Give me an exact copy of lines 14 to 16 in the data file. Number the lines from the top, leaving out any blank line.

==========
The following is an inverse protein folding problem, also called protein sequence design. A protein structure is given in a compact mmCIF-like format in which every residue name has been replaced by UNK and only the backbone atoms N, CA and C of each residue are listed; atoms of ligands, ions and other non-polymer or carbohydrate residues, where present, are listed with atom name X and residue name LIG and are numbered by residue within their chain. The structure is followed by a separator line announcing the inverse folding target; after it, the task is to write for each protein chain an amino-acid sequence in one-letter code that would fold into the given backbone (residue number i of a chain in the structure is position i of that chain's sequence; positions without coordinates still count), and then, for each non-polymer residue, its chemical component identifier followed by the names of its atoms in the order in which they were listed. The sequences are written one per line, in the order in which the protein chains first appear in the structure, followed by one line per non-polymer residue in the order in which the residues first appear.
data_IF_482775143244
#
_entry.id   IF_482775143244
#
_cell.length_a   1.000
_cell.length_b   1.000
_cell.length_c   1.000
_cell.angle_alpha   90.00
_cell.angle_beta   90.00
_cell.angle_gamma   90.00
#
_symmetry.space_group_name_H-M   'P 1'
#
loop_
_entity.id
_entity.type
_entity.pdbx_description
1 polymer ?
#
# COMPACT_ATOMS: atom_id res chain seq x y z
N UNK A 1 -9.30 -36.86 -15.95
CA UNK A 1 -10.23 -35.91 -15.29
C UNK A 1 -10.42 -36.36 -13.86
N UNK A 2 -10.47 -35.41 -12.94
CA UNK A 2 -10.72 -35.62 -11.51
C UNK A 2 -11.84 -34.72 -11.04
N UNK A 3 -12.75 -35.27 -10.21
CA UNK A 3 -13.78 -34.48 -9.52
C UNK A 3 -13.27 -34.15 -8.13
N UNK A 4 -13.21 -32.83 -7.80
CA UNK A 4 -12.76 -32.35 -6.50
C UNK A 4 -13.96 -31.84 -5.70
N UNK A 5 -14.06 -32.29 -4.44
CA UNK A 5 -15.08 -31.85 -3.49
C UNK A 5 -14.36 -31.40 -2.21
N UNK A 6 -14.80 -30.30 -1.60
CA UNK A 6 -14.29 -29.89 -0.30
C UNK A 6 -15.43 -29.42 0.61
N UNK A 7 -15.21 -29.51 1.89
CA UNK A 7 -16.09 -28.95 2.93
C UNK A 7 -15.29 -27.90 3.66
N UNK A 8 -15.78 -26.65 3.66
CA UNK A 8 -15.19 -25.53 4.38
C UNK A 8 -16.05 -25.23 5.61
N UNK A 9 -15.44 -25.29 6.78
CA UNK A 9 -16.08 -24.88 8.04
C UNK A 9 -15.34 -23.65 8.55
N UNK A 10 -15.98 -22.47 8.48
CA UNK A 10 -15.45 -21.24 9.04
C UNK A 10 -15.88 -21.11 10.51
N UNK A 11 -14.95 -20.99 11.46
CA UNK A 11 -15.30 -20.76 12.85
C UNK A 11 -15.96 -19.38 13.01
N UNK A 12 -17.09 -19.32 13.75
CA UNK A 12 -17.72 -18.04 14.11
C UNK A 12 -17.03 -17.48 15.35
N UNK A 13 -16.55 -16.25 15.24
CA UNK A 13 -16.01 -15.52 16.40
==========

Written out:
#
loop_
_entity.id